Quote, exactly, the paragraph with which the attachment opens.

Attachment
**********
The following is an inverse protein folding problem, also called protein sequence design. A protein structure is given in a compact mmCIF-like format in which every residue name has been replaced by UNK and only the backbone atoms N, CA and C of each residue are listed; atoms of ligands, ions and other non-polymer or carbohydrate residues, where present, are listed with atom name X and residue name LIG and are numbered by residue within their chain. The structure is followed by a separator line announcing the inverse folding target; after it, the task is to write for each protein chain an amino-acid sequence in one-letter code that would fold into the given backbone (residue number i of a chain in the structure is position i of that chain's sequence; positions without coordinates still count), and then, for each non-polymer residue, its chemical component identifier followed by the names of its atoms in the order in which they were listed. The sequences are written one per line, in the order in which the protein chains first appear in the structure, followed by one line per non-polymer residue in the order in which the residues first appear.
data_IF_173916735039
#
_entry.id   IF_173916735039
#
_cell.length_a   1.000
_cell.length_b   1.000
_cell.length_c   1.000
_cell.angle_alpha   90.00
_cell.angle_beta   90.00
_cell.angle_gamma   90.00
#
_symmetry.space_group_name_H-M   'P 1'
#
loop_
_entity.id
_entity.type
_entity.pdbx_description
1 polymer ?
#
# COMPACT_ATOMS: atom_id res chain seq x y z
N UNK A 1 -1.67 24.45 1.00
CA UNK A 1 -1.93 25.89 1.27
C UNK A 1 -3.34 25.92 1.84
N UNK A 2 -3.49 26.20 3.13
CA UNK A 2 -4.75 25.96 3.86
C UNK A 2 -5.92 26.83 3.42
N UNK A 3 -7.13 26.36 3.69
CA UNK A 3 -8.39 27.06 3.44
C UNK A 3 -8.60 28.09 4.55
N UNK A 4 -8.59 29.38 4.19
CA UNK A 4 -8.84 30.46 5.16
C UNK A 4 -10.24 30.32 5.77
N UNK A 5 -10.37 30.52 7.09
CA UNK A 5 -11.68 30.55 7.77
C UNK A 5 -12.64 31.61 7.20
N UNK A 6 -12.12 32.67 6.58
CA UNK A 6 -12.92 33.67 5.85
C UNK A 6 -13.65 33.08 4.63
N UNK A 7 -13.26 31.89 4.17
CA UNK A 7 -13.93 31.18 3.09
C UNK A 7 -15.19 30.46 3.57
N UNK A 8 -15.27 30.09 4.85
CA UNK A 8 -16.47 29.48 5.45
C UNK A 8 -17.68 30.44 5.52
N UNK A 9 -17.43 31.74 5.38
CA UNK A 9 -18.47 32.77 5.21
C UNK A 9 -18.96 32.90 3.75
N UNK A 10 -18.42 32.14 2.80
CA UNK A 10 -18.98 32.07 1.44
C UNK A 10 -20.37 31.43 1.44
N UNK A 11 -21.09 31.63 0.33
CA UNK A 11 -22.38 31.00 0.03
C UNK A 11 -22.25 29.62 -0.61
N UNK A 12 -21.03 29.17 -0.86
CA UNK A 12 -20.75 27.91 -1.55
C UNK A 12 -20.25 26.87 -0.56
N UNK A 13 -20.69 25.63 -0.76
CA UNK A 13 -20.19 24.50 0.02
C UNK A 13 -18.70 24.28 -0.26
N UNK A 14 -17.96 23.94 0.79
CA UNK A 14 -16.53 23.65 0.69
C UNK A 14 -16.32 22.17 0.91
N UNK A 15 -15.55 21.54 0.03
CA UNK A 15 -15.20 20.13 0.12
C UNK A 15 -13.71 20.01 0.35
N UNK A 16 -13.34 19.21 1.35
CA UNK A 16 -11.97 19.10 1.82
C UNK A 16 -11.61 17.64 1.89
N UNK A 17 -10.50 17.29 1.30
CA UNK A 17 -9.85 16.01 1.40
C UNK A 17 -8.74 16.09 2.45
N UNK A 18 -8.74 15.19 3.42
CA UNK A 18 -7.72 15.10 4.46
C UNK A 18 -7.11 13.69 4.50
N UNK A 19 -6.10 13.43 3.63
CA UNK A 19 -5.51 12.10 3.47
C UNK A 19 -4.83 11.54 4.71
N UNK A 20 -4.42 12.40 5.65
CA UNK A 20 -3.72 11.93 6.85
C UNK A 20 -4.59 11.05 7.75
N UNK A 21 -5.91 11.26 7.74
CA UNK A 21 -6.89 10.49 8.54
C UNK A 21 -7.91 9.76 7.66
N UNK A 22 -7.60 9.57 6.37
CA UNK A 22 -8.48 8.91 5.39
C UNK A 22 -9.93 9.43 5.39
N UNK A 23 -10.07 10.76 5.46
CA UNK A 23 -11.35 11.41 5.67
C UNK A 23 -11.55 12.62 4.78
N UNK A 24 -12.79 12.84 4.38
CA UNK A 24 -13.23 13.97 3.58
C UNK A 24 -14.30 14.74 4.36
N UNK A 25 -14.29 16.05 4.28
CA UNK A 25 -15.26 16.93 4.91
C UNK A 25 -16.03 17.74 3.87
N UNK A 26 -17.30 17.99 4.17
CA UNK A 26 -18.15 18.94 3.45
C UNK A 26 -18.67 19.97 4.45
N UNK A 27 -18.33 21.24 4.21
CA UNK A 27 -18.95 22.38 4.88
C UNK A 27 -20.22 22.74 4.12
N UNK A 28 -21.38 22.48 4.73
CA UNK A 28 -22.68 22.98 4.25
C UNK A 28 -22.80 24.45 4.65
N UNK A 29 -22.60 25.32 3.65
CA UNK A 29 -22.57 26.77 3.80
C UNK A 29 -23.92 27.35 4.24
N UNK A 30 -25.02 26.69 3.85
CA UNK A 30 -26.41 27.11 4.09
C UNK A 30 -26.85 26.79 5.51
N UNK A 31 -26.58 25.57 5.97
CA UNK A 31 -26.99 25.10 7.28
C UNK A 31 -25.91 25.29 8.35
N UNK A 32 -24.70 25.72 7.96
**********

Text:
The following is an inverse protein folding problem, also called protein sequence design. A protein structure is given in a compact mmCIF-like format in which every residue name has been replaced by UNK and only the backbone atoms N, CA and C of each residue are listed; atoms of ligands, ions and other non-polymer or carbohydrate residues, where present, are listed with atom name X and residue name LIG and are numbered by residue within their chain. The structure is followed by a separator line announcing the inverse folding target; after it, the task is to write for each protein chain an amino-acid sequence in one-letter code that would fold into the given backbone (residue number i of a chain in the structure is position i of that chain's sequence; positions without coordinates still count), and then, for each non-polymer residue, its chemical component identifier followed by the names of its atoms in the order in which they were listed. The sequences are written one per line, in the order in which the protein chains first appear in the structure, followed by one line per non-polymer residue in the order in which the residues first appear.